A legal amendment approved by the State Council means the regulator will no longer require banks to cap lending at three-quarters of their deposit amounts, a requirement that has been criticized for years for distorting the market.
The cabinet’s top committee made the change by passing an amendment to the law governing commercial banks on June 24 – the first time the law has been changed since it came into effect two decades ago.
The change still needs to be approved by the body that runs the legislature between its full meetings and could be announced in July.
The cabinet said it approved the change because it would encourage financial institutions to increase lending to agricultural businesses and small and medium-sized enterprises.
Banks will still be required to monitor the ratio for the purpose of liquidity management, the cabinet said. It did not say whether any other clauses of the law were changed.
A banking regulatory official said the loan-to-deposit ratio is one of a few outdated requirements that severely hamper banks’ ability to operate independently. The others included setting the reserve-requirement ratio too high and capping the amount of new loans banks could make.
“With progress in interest rate liberalization and the capital account opening up, China’s banking industry needs to be guided by international norms,” the official said.
The ceiling on the ratio has long been criticized for causing seasonal liquidity shortages as banks tighten lending before submitting their records to the regulator.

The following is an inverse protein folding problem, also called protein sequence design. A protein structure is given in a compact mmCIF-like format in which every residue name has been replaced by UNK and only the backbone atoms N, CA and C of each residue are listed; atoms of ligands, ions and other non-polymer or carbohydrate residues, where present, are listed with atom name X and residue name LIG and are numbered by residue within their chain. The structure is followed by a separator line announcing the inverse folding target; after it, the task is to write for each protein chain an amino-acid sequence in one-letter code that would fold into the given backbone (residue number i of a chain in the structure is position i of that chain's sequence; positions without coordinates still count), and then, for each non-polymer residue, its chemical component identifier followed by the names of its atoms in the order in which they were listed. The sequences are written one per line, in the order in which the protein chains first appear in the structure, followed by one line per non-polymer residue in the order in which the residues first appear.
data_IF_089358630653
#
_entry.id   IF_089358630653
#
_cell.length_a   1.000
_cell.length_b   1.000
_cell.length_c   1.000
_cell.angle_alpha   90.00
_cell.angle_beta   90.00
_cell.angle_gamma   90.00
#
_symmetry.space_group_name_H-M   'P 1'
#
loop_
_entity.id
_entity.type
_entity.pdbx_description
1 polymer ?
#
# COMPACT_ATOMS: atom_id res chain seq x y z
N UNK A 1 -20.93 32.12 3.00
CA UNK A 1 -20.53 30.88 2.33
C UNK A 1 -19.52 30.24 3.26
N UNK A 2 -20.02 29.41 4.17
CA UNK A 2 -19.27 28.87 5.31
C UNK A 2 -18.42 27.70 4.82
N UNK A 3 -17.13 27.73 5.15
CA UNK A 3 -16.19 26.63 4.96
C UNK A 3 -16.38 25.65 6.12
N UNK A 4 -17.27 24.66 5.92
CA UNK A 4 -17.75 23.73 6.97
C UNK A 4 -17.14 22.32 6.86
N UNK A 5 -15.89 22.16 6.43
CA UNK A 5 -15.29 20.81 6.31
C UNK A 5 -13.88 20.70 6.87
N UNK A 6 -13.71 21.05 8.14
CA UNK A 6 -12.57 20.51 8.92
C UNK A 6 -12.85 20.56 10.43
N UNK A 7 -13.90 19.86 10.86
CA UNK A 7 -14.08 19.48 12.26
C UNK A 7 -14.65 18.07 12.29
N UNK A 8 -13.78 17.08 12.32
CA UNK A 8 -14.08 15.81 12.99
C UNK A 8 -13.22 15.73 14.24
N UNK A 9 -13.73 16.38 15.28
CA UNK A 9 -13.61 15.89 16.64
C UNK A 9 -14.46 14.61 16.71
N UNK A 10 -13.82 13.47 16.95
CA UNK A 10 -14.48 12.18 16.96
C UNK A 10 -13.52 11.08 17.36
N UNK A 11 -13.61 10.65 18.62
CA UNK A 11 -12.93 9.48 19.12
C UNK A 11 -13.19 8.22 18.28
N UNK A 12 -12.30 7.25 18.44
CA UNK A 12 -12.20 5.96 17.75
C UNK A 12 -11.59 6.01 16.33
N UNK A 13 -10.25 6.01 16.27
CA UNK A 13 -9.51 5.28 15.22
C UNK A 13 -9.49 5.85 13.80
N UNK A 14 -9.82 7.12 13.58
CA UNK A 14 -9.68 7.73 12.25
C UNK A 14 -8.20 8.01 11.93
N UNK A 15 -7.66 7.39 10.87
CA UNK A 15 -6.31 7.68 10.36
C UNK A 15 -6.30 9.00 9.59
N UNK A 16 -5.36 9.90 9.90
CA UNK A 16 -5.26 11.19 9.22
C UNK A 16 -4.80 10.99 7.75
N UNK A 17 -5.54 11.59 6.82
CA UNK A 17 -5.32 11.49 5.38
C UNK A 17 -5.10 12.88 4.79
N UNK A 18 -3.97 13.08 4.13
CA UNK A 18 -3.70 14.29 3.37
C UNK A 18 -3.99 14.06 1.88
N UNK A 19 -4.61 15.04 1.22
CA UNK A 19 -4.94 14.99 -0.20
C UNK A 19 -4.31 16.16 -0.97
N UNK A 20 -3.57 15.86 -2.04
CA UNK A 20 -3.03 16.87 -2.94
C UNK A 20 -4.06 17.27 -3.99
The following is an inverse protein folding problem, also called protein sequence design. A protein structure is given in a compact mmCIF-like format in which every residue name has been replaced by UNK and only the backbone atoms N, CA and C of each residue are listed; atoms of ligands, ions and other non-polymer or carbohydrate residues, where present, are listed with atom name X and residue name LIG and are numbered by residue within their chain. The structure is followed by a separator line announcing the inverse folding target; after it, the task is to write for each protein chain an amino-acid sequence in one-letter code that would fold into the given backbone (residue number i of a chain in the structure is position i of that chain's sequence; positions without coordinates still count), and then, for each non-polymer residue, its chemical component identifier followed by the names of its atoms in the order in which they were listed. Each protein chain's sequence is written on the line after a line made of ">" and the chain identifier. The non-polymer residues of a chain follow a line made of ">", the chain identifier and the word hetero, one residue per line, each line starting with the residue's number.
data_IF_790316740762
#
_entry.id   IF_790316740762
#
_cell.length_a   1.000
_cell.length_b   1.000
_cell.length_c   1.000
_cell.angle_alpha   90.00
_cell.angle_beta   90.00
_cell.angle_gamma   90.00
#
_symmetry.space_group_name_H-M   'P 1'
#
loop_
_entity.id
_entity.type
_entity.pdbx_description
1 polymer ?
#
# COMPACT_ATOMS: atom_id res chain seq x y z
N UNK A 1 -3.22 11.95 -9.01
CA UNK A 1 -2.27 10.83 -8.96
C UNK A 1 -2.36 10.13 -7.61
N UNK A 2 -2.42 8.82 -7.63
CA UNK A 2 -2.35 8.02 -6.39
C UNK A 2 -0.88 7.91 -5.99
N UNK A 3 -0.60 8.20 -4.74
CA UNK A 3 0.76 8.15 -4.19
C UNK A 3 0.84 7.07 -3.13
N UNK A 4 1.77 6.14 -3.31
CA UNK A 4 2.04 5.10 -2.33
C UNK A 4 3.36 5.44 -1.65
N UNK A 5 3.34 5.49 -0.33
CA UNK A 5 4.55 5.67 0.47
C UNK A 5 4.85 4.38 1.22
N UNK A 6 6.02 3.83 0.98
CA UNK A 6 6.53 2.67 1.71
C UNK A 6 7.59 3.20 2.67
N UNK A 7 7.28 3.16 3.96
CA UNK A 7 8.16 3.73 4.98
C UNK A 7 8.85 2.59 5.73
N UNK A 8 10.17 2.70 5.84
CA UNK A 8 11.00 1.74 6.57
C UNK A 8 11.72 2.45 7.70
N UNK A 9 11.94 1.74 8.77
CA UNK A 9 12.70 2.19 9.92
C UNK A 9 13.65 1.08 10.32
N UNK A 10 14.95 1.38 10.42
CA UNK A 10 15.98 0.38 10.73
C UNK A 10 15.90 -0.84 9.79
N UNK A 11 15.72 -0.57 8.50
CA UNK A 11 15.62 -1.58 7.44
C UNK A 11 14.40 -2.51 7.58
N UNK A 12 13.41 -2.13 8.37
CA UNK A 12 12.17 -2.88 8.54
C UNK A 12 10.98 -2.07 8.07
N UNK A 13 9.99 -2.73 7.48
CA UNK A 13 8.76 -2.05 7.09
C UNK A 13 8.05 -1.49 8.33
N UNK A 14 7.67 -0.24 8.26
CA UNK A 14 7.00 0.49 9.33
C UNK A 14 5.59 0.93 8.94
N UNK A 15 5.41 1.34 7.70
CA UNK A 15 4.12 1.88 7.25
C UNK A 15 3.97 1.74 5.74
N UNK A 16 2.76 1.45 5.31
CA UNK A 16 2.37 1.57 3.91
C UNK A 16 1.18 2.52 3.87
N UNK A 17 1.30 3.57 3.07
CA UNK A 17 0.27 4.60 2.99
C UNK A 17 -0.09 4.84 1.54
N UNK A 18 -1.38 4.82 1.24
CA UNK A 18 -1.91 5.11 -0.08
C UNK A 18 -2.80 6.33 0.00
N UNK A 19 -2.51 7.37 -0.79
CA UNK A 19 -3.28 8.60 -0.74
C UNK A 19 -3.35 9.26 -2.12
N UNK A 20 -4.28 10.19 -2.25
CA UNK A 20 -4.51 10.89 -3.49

It has also been blamed for fueling the growth of shadow banking, which means higher cost for many small borrowers because they cannot get loans directly from banks and have to borrow through other financial institutions. It also means greater risk for the entire financial system.
Removing the limit will reduce the incentive for banks to hide lending through off-balance-book operations, thus reducing the cost of financing for businesses, a report by Minsheng Securities said.
In theory, the change allows banks to lend more, but experts say the impact will likely be small because demand for loans has been weak.
Banks are slow to lend not because they fear breaking the ratio rule, but because they cannot find enough qualified borrowers, said Li Qilin, an analyst at Minsheng Securities.
Ma Kunpeng, an analyst at Sinolink Securities, said removing the requirement was in line with reforms to the interest rate system.